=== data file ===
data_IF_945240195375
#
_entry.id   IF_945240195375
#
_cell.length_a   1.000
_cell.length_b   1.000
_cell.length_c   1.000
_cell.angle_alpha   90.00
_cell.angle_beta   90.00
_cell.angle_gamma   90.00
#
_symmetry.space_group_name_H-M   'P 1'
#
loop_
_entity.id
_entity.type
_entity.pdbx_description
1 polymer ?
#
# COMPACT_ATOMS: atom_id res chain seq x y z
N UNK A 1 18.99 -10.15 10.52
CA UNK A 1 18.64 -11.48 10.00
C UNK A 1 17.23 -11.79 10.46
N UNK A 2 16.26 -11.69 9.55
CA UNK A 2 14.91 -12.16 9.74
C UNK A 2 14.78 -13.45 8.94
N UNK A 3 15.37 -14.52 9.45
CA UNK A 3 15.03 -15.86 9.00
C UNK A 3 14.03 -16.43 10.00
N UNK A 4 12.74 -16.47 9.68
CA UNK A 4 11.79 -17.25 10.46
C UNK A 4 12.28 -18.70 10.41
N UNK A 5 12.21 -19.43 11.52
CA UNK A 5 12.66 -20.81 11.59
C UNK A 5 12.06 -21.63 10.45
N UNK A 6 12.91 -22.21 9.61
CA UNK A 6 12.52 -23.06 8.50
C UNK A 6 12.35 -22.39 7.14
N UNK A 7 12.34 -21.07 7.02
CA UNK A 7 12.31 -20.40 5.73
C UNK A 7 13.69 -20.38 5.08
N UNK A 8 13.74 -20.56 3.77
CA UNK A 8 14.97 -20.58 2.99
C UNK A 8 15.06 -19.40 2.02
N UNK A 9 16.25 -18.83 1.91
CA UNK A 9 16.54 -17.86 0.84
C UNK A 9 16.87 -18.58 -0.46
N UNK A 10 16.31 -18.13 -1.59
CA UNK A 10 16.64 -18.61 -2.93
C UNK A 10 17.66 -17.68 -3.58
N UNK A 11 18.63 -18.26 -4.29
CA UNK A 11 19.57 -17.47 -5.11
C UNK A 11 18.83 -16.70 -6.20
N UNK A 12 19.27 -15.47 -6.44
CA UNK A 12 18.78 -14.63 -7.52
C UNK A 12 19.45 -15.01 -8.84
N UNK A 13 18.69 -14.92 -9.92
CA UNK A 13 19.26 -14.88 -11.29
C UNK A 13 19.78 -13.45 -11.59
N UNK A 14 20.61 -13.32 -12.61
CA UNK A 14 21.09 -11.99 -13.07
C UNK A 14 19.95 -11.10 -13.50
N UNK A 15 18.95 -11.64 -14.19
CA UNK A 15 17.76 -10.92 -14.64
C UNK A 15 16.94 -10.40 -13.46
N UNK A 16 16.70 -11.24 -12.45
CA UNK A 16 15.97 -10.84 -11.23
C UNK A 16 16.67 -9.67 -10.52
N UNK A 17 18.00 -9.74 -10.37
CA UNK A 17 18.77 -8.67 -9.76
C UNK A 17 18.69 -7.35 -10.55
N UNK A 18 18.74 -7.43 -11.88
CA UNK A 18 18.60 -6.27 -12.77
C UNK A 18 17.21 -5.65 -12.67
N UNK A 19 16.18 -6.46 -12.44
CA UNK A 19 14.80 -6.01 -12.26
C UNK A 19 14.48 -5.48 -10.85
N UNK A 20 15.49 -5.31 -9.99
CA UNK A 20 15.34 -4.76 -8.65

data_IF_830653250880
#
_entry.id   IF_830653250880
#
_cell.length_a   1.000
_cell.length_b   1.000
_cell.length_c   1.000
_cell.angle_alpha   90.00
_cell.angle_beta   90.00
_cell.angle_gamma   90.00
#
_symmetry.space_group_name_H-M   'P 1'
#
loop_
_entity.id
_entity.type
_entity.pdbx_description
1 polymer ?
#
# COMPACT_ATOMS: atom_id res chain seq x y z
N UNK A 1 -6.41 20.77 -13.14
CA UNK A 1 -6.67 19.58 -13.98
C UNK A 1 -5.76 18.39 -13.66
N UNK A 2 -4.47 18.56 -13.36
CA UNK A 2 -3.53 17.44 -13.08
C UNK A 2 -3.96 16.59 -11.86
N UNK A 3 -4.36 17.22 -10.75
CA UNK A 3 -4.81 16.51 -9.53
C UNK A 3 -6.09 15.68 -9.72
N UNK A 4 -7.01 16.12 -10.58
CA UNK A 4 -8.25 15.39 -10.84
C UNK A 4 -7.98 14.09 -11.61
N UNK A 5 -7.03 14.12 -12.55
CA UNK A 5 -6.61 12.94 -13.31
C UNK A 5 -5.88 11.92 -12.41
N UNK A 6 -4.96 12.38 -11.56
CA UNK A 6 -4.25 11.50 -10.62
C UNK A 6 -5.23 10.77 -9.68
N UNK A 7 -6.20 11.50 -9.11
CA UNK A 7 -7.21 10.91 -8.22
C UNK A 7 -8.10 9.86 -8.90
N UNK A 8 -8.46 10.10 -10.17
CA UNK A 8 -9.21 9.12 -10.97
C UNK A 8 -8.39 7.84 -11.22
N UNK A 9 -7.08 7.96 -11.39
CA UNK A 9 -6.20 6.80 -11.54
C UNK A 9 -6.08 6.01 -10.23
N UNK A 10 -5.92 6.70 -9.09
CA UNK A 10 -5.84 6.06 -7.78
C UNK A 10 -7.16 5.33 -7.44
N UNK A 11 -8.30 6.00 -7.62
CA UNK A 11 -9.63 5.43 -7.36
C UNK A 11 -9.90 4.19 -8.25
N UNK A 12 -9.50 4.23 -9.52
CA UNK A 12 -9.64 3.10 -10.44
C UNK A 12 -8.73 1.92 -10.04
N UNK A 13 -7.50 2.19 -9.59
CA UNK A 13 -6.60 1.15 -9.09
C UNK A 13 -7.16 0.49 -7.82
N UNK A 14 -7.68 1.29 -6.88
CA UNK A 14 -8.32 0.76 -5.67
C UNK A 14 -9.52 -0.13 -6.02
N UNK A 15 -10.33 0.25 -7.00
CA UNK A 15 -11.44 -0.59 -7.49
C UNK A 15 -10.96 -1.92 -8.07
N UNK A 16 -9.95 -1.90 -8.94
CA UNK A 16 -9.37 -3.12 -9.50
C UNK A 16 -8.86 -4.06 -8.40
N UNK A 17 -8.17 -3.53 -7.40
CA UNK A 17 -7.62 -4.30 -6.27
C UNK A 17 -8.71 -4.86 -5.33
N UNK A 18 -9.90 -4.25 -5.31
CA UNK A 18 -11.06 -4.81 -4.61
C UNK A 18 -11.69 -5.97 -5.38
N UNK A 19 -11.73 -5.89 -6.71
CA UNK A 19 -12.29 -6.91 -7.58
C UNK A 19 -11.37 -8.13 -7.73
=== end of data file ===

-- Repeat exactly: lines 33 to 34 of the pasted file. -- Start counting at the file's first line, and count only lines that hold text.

N UNK A 5 12.21 -19.43 11.52
CA UNK A 5 12.66 -20.81 11.59